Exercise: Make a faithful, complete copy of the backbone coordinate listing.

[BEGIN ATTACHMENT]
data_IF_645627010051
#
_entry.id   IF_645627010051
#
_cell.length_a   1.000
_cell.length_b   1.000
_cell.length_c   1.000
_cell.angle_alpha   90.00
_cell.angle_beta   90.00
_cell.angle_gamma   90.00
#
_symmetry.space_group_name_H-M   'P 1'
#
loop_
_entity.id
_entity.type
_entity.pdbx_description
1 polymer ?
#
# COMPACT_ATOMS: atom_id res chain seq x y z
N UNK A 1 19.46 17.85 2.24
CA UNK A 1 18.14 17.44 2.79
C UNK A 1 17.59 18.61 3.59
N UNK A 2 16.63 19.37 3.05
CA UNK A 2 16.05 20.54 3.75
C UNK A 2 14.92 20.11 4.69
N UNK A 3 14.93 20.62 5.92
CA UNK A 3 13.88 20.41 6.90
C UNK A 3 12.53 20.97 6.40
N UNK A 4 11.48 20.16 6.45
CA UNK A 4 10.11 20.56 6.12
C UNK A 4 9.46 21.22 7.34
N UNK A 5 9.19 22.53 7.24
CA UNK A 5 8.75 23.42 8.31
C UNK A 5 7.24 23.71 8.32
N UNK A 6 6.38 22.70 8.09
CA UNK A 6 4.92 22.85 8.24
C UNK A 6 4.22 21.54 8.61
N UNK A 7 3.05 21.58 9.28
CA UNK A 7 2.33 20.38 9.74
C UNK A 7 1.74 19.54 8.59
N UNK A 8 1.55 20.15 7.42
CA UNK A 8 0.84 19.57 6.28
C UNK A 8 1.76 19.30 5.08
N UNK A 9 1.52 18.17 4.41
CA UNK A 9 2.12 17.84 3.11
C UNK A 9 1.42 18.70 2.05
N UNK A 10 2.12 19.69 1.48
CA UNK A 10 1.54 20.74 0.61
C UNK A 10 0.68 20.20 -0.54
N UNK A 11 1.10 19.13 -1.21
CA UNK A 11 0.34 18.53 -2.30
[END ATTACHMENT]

data_IF_645627010051
#
_entry.id   IF_645627010051
#
_cell.length_a   1.000
_cell.length_b   1.000
_cell.length_c   1.000
_cell.angle_alpha   90.00
_cell.angle_beta   90.00
_cell.angle_gamma   90.00
#
_symmetry.space_group_name_H-M   'P 1'
#
loop_
_entity.id
_entity.type
_entity.pdbx_description
1 polymer ?
#
# COMPACT_ATOMS: atom_id res chain seq x y z
N UNK A 1 19.46 17.85 2.24
CA UNK A 1 18.14 17.44 2.79
C UNK A 1 17.59 18.61 3.59
N UNK A 2 16.63 19.37 3.05
CA UNK A 2 16.05 20.54 3.75
C UNK A 2 14.92 20.11 4.69
N UNK A 3 14.93 20.62 5.92
CA UNK A 3 13.88 20.41 6.90
C UNK A 3 12.53 20.97 6.40
N UNK A 4 11.48 20.16 6.45
CA UNK A 4 10.11 20.56 6.12
C UNK A 4 9.46 21.22 7.34
N UNK A 5 9.19 22.53 7.24
CA UNK A 5 8.75 23.42 8.31
C UNK A 5 7.24 23.71 8.32
N UNK A 6 6.38 22.70 8.09
CA UNK A 6 4.92 22.85 8.24
C UNK A 6 4.22 21.54 8.61
N UNK A 7 3.05 21.58 9.28
CA UNK A 7 2.33 20.38 9.74
C UNK A 7 1.74 19.54 8.59
N UNK A 8 1.55 20.15 7.42
CA UNK A 8 0.84 19.57 6.28
C UNK A 8 1.76 19.30 5.08
N UNK A 9 1.52 18.17 4.41
CA UNK A 9 2.12 17.84 3.11
C UNK A 9 1.42 18.70 2.05
N UNK A 10 2.12 19.69 1.48
CA UNK A 10 1.54 20.74 0.61
C UNK A 10 0.68 20.20 -0.54
N UNK A 11 1.10 19.13 -1.21
CA UNK A 11 0.34 18.53 -2.30